Earlier this spring, Revelry Brewing put a call out for fresh, local fruit. “They said, ‘Hey, bring fruit by the brewery we’ll give you merch, buy you a round,'” says Amen Street bar manager Vince Lendacki. “I’d never heard of loquat beer, so I decided to reach out to them because I knew at least they were interested, plus I like their artwork and I had this grand idea for a label.”
Lendacki didn’t just want some merch and a pint — he wanted to weave the brewers a tale, one which began four years ago, a tale of fit-to-burst loquats and South of Broad homes, of infused rum and skateboarding in the wee hours of the morning. The tale, as Lendacki tells it, of the Broquat.
“I started at Amen Street four years ago and was redoing the cocktail list and needed a rum drink,” Lendacki says. “I thought, ‘What’s local and unique?’ I was walking back to my car and saw a loquat tree staring at me.” (That same giant loquat tree is still in front of Gin Joint, BTW.)
Loquats, also known as the Japanese plum or Japanese medlar, produce a tangy and sweet golden orange fruit, in the springtime. Lendacki knew about loquats from going to school here, he says, and knew their potential. Soon, Amen Street had the Loquation, still a popular seasonal staple, made with loquat-infused rum, loquat simple syrup, fresh lime, a dash of bitters, finished with ginger beer and garnished with a lime twist and loquat.
Every year, once the loquats are ripe and ready, it’s game on. “It depends on the winter, but when this [warm] weather started to hit I got my ass whooped.” To gather his fruit, Lendacki hops on his skateboard and stuffs the golden globes in his backpack. The image — bearded dude bro skateboarding South of Broad, helping older ladies tend to their messy loquat trees — inspired Lendacki’s sister, Fran, to dub him, “Broquat.”
This year, with Revelry signed on to brew a loquat beer, Lendacki says it was “less casual and more business.” While driving around in a car with a ladder “kind of takes the fun out of it,” Lendacki admits he got a lot more fruit.
To brew the Broquat, a 7 percent ABV, loquat-infused IPA, Revelry said they’d need at least 200 pounds of fruit. That’s a lot of tree climbing, even for someone who has mapped out nearly every loquat tree downtown (there are at least 170 South of Calhoun, according to Lendacki’s research). He usually picks about 75 pounds worth of fruit for Amen Street and for his friends across a season. Lendacki says he was able to bring the brewery the amount they needed in just five days. “I went balls to the wall.”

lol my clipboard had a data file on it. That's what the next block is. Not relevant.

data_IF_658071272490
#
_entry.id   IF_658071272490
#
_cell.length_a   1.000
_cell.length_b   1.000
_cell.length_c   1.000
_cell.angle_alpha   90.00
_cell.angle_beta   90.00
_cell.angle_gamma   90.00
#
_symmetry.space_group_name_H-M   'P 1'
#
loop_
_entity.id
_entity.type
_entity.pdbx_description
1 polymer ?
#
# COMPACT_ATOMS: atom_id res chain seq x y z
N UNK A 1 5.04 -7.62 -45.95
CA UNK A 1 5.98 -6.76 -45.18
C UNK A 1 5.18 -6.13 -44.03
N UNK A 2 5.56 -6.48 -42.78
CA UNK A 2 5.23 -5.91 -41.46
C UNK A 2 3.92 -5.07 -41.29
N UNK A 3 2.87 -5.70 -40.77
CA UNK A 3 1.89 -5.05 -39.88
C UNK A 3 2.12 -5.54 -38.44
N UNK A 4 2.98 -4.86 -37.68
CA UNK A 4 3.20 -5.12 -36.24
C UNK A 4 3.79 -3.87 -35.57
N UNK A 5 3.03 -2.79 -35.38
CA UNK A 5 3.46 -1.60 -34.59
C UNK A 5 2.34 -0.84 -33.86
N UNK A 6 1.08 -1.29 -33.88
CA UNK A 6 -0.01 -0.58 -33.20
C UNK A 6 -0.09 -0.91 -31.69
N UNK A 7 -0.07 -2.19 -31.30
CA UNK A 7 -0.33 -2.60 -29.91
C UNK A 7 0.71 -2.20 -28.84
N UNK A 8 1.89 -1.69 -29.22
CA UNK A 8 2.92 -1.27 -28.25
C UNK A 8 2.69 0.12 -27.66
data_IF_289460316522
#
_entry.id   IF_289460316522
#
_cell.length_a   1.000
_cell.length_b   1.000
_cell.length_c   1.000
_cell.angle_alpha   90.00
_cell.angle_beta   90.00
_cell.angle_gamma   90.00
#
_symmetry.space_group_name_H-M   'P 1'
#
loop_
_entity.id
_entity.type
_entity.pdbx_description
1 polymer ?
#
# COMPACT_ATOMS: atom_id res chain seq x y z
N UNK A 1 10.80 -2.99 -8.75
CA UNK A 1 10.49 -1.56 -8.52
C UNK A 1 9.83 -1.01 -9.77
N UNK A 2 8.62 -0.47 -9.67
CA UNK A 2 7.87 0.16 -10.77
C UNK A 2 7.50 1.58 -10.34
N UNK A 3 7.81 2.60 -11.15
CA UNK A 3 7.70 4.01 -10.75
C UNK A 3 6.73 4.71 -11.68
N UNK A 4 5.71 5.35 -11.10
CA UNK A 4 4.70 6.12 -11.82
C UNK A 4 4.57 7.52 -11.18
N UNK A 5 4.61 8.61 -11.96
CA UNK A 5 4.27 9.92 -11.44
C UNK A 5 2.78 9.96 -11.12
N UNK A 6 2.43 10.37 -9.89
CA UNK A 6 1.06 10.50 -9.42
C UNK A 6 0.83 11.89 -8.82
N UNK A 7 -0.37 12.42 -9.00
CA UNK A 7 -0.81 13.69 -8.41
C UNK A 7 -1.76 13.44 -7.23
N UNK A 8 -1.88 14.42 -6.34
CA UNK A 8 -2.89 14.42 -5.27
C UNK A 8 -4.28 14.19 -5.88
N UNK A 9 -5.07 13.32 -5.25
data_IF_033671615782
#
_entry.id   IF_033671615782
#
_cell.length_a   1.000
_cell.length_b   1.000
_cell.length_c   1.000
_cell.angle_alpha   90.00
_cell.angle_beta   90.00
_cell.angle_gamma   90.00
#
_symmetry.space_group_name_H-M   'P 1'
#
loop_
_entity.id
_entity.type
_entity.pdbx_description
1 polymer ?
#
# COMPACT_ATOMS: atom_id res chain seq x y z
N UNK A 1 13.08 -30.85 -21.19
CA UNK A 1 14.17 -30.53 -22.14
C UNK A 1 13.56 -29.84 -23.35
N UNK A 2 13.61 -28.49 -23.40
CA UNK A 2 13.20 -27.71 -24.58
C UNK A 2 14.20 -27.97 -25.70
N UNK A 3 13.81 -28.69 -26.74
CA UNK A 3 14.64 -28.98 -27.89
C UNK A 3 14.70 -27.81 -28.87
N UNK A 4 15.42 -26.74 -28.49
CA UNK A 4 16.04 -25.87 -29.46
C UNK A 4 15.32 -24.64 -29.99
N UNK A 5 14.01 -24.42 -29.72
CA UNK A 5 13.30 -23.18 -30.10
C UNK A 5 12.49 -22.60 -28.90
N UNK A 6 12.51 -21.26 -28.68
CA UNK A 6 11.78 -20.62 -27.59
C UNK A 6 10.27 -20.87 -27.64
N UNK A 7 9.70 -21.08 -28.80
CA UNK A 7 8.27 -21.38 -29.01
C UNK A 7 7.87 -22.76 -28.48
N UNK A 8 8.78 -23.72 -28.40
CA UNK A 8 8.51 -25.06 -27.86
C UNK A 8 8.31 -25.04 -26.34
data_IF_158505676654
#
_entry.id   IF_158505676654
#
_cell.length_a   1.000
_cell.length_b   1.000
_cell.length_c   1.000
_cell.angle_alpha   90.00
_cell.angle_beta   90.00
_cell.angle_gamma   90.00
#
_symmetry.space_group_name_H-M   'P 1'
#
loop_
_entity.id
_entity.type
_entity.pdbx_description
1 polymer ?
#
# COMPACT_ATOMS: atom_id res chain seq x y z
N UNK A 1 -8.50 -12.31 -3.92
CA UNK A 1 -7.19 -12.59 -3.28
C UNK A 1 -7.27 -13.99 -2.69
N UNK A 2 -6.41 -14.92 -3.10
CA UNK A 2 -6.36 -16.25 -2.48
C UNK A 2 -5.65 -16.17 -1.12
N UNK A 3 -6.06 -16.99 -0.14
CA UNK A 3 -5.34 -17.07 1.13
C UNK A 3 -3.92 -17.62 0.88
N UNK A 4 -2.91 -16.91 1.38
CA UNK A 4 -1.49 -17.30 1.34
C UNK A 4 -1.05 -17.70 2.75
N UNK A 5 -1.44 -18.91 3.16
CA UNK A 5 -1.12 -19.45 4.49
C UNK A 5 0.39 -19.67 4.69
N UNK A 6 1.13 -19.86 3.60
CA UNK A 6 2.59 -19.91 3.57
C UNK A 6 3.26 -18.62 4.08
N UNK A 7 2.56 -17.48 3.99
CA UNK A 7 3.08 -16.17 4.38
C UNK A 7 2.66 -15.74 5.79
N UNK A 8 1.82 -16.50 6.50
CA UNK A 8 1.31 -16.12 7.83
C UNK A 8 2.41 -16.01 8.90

Lendacki, who knows a lot about beer given his profession, but not as much as say, a brewer, was excited to help throughout the brewing process, from inception to final pour. On brew day in early May, Lendacki was onsite, helping to throw “700 pounds of pilsner malt into a mill that went into a tank … all the grain kind of looks like this hazy, malty, hot sugar water.” The freshly picked loquats were put in a freezer, and from experience, Lendacki knew that a transformation would take place if he wasn’t careful.
“You get this almond amaretto bitter cherry sweetish flavor that comes from the seeds,” he says. If you don’t take the seeds out of the fruit, well, “I didn’t pick so much for it to end up tasting like a cherry IPA.”
The seeds (which, fun fact, like the apple fruit, contain cyanide and when eaten in large quantities will make you sick) have to be extracted — by hand — from the frozen fruit in order to preserve the original loquat flavor. “It’s not the worst process when they’re fresh and perfectly ripe they come right out,” says Lendacki. “Sometimes you get five, sometimes one giant one, but when they’re frozen it sucks.” Lendacki took a day and sat in the The Hold extracting seeds “and my thumbs were so numb, but it was worth it.”
When the Broquat is ready to be tapped, Revelry will throw a release party (date TBA), with a portion of the evening’s proceeds going to Lendacki’s charity of choice, the Parks Conservancy’s Charleston Trees. Amen Street will also be donating $1 from every Loquation to Charleston Trees. The reason why Lendacki chose this charity? “Over the past four years, I’ve watched my favorite Southern city change, a little for the better, and a lot for the worse. I’m constantly watching great spaces, great old buildings, so much green, be replaced with stuff you can find everywhere else in America.”
Lendacki hopes that between some killer rum cocktails, a fresh IPA, and the goodwill of his fellow tree climbers/huggers/lovers, he’ll be able to slow down the progress train, if only for a few more Broquat sessions. “For these reasons I keep spending the vast majority of my free springtime knocking on doors, climbing trees, and making new friends, tossing loquats to curious passersby looking for a genuine and memorable experience.”
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